The driver stopped the shuttle in the middle of the clearing, and asked the profusely sweating man for his fare.

    The man who was sweating heavily.

    The man in the Versace suit, with a Brioni tie.

    The man with a large maroon Mark Cross briefcase.

    The man just in from New Orleans.

    The man who might or might not own a restaurant in Nova Scotia.

    The man who stayed at Four Seasons hotels.

    The man refused, his face reddening, the scar on his left cheek brightening to a deep pink, saying that his fare had been paid by credit card when he made the reservation.

    The driver said he had no record of that, and an angry argument ensued.

    I still could not place the accent, but it was definitely either Cuban or from somewhere in Central America.

    Above the scent of his cologne, I smelled something else, something more rancid, more like what fear must smell like. His body heat must have gone up five degrees.

    This went on for about five minutes, with angry words back and forth, and some phone calls to the main shuttle office. There was no record of his payment.

    Why did he choose a public shuttle for this trip?

    What was in that briefcase?

    At about that time, a large, heavy set African-American in dark green military tactical gear, heavy black boots, and a brown cap pulled down over his forehead walked slowly out of the boarded up farmhouse, and sauntered over to the shuttle.

    He looked like a former NFL player who had gained some weight, but could still wrestle a heifer to the ground.

    "Uh oh," I thought. The other passengers had shrunk into themselves and were quiet as mice.

    The man who may or may not have been from Nova Scotia looked as though he wanted to get out, but did not make a move to do so.

    The man with the maroon Mark Cross briefcase between his legs. That man.

    "You boys got some trouble here?" Slow, growling Mississippi drawl. No smile. The NFL guy in camo leaned his elbows on the driver’s side open window.

    In the background, I could see three other men, all in camo, emerge from the shadows of the buildings, and it did not take an overactive imagination to believe that they were armed.

    The shuttle driver was not paying attention to the circumstances in which we had arrived, and continued to argue loudly with the man from Nova Scotia, the man who might or might not own a restaurant.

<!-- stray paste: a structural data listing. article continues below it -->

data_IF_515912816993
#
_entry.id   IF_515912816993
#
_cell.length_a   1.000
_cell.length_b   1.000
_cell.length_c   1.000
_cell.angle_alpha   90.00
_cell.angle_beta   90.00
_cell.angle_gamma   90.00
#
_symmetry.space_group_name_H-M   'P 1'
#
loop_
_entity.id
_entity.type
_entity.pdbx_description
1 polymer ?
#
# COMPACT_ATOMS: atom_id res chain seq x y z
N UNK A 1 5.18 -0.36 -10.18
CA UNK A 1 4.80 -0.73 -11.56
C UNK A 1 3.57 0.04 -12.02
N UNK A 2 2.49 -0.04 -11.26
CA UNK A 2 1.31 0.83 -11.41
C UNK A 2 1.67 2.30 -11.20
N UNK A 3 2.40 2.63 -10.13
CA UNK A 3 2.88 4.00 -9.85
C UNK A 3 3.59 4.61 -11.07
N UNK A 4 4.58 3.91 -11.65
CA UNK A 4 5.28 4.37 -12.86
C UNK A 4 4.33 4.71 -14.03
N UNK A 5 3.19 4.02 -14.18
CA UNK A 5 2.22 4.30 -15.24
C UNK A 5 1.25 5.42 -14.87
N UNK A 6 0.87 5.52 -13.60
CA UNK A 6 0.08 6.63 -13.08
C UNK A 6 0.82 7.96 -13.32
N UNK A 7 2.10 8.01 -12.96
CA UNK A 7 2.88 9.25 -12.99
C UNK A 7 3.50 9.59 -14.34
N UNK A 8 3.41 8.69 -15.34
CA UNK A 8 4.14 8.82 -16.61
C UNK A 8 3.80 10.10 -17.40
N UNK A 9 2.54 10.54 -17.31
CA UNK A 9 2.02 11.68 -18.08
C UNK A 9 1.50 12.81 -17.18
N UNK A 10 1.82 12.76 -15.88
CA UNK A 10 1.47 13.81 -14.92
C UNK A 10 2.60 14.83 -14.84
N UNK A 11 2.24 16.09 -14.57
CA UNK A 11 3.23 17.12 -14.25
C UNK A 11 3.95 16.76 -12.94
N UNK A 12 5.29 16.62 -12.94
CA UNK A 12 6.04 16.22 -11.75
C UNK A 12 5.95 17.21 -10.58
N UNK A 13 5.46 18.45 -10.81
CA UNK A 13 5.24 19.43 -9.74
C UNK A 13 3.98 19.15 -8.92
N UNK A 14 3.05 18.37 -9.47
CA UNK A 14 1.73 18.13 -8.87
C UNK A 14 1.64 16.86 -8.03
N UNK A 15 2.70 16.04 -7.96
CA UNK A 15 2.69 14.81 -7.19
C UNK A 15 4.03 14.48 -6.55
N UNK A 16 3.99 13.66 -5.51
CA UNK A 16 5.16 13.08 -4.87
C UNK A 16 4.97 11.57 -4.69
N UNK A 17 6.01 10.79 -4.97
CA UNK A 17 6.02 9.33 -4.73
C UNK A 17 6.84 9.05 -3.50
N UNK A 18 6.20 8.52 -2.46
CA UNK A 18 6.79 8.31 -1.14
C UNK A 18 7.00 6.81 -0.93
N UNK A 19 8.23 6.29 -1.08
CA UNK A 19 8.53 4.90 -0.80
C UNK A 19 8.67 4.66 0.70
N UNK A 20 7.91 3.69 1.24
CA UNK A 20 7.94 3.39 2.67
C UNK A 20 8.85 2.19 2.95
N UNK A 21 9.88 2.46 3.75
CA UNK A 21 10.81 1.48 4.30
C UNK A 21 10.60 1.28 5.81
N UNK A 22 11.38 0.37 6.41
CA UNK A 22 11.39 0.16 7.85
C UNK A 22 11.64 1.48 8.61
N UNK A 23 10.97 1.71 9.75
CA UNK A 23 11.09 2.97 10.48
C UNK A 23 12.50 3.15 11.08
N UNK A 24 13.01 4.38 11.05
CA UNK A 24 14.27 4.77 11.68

The man who might or might not make connections at night, off shore, to pick up shipments, or information, or passengers.

    I had a flash of revelation at that point, realizing that I might never know what all this was about, but that it might be about something very bad.

    In the sweltering Indian Summer heat, made worse by the thick air in the shuttle, and now by the body heat of the overweight angry man next to me, the man with a scar,
    I felt real fear.

    This was not a movie. This was current reality.

    The driver then did the most stupid thing imaginable.

    He told the man that he would hold the briefcase in custody until the bill was paid via credit card or any other means.

    The maroon Mark Cross briefcase with the gold plated locks, big enough to hold almost anything that needed to be hand carried across borders.

    In custody. In the shuttle. In the shuttle we were trapped in.

    The NFL paramilitary man stuck his face into the window, and handed the driver what looked to be several hundred dollars.

    On closer inspection, I had a pretty good idea that there was definitely some kind of gun under his camo jacket.

    The man who may or may not have been from Nova Scotia got out, slammed the shuttle door, and stalked off with his briefcase to the boarded up farmhouse and did not look back.

    The man with a slight Cuban or Honduran accent.

    The man with what was now an angry bright pink scar.

    The man who had just come up from New Orleans.

    The three men in battle fatigues who had been walking slowly toward the shuttle turned around and faded back into the farmhouse.

    The boarded up farmhouse, with green lichen.

    The shiny new pickup trucks and SUV’s in a semi circle.

    The out of state license plates.

    The driver turned the shuttle around. We headed back down the bumpy dirt farm road.

    Past the abandoned corn fields. Past the unharvested pumpkins, like severed heads rotting in the sun.

    No one spoke. We all knew this could have ended badly. In an instant.

    We didn't want to talk about it. We just wanted out of there. Fast.

    Close encounter?

    With what?

    I will never know.

    (Edited and reposted)

    (Photograph by Alex in "The Far Away," an installation by AM Radio in the 3-D virtual world of Second Life)